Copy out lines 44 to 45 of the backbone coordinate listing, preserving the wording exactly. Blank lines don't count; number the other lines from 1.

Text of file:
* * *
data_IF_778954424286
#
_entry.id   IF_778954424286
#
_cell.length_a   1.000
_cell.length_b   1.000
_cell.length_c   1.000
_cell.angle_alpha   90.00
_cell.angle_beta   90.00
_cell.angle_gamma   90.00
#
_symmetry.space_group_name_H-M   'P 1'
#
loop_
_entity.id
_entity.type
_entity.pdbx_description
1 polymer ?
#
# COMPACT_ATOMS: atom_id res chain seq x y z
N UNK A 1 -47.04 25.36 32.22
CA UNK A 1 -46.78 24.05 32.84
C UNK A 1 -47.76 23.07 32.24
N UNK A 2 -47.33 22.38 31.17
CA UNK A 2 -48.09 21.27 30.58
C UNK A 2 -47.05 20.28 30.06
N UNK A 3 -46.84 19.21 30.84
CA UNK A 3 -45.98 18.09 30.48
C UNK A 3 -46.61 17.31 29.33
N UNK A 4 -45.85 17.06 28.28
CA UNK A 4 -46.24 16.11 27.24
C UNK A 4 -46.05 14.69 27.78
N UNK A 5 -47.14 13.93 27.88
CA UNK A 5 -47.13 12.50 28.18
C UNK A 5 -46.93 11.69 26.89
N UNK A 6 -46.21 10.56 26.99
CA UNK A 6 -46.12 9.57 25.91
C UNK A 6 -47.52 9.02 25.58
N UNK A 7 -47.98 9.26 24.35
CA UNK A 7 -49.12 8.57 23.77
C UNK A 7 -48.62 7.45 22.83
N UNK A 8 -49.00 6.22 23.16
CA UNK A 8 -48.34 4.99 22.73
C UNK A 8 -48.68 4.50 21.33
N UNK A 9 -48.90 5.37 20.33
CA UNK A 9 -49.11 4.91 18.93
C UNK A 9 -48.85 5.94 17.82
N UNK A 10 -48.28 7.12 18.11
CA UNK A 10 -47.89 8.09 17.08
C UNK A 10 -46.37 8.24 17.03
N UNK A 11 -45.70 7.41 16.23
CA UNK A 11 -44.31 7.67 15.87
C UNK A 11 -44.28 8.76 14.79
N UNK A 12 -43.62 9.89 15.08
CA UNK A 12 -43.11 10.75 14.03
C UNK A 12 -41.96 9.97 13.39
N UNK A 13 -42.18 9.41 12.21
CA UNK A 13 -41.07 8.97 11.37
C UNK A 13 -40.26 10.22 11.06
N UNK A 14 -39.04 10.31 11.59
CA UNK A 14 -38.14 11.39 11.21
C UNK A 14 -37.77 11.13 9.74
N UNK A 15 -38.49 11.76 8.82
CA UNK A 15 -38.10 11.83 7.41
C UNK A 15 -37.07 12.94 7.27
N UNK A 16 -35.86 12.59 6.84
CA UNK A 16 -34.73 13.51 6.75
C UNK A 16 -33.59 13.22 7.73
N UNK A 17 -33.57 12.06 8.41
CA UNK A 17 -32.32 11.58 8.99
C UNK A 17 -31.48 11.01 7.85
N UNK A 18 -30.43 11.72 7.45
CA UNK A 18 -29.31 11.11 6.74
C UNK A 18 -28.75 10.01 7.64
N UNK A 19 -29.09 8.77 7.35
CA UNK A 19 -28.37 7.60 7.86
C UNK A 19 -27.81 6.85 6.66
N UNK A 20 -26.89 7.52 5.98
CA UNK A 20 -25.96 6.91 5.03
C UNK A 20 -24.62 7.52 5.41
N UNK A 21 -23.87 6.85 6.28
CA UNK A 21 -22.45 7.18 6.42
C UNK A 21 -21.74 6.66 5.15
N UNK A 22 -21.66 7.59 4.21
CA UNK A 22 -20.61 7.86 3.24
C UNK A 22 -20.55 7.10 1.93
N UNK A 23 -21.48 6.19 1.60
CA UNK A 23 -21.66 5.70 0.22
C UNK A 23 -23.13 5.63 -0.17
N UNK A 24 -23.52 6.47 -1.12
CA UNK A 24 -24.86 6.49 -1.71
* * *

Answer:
C UNK A 8 -48.68 4.50 21.33
N UNK A 9 -48.90 5.37 20.33